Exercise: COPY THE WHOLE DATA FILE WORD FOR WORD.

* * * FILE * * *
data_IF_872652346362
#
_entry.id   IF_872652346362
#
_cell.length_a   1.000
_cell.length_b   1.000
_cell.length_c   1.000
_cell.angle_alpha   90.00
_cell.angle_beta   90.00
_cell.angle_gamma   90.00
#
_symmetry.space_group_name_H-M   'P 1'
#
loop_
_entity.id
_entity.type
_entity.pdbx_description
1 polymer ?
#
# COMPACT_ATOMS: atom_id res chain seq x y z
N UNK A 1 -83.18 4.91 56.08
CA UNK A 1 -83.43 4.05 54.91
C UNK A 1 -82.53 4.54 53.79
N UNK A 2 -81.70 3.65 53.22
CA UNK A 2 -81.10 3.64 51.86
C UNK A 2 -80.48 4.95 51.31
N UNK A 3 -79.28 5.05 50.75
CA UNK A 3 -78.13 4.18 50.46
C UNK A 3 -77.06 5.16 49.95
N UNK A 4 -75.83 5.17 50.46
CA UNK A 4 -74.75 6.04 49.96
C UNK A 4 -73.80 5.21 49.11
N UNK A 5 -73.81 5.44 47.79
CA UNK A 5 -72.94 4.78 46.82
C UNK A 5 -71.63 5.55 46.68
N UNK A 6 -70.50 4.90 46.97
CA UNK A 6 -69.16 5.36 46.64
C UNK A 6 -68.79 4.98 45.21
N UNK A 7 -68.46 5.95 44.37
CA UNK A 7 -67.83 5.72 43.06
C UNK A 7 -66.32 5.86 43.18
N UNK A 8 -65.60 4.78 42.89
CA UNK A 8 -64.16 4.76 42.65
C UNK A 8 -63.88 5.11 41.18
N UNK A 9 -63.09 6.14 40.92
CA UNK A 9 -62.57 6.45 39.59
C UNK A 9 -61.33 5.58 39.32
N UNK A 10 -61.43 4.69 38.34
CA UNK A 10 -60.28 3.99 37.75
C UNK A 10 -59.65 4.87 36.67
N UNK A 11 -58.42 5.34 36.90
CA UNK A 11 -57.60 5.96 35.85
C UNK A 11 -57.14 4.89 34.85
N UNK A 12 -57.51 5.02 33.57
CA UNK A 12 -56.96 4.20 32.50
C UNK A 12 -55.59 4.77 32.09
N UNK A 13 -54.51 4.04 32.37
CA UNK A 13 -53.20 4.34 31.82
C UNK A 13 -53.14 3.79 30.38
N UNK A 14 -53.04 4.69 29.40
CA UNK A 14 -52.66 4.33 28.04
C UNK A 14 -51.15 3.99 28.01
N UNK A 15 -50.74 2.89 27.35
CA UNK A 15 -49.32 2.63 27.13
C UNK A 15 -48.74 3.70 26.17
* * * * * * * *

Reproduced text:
data_IF_872652346362
#
_entry.id   IF_872652346362
#
_cell.length_a   1.000
_cell.length_b   1.000
_cell.length_c   1.000
_cell.angle_alpha   90.00
_cell.angle_beta   90.00
_cell.angle_gamma   90.00
#
_symmetry.space_group_name_H-M   'P 1'
#
loop_
_entity.id
_entity.type
_entity.pdbx_description
1 polymer ?
#
# COMPACT_ATOMS: atom_id res chain seq x y z
N UNK A 1 -83.18 4.91 56.08
CA UNK A 1 -83.43 4.05 54.91
C UNK A 1 -82.53 4.54 53.79
N UNK A 2 -81.70 3.65 53.22
CA UNK A 2 -81.10 3.64 51.86
C UNK A 2 -80.48 4.95 51.31
N UNK A 3 -79.28 5.05 50.75
CA UNK A 3 -78.13 4.18 50.46
C UNK A 3 -77.06 5.16 49.95
N UNK A 4 -75.83 5.17 50.46
CA UNK A 4 -74.75 6.04 49.96
C UNK A 4 -73.80 5.21 49.11
N UNK A 5 -73.81 5.44 47.79
CA UNK A 5 -72.94 4.78 46.82
C UNK A 5 -71.63 5.55 46.68
N UNK A 6 -70.50 4.90 46.97
CA UNK A 6 -69.16 5.36 46.64
C UNK A 6 -68.79 4.98 45.21
N UNK A 7 -68.46 5.95 44.37
CA UNK A 7 -67.83 5.72 43.06
C UNK A 7 -66.32 5.86 43.18
N UNK A 8 -65.60 4.78 42.89
CA UNK A 8 -64.16 4.76 42.65
C UNK A 8 -63.88 5.11 41.18
N UNK A 9 -63.09 6.14 40.92
CA UNK A 9 -62.57 6.45 39.59
C UNK A 9 -61.33 5.58 39.32
N UNK A 10 -61.43 4.69 38.34
CA UNK A 10 -60.28 3.99 37.75
C UNK A 10 -59.65 4.87 36.67
N UNK A 11 -58.42 5.34 36.90
CA UNK A 11 -57.60 5.96 35.85
C UNK A 11 -57.14 4.89 34.85
N UNK A 12 -57.51 5.02 33.57
CA UNK A 12 -56.96 4.20 32.50
C UNK A 12 -55.59 4.77 32.09
N UNK A 13 -54.51 4.04 32.37
CA UNK A 13 -53.20 4.34 31.82
C UNK A 13 -53.14 3.79 30.38
N UNK A 14 -53.04 4.69 29.40
CA UNK A 14 -52.66 4.33 28.04
C UNK A 14 -51.15 3.99 28.01
N UNK A 15 -50.74 2.89 27.35
CA UNK A 15 -49.32 2.63 27.13
C UNK A 15 -48.74 3.70 26.17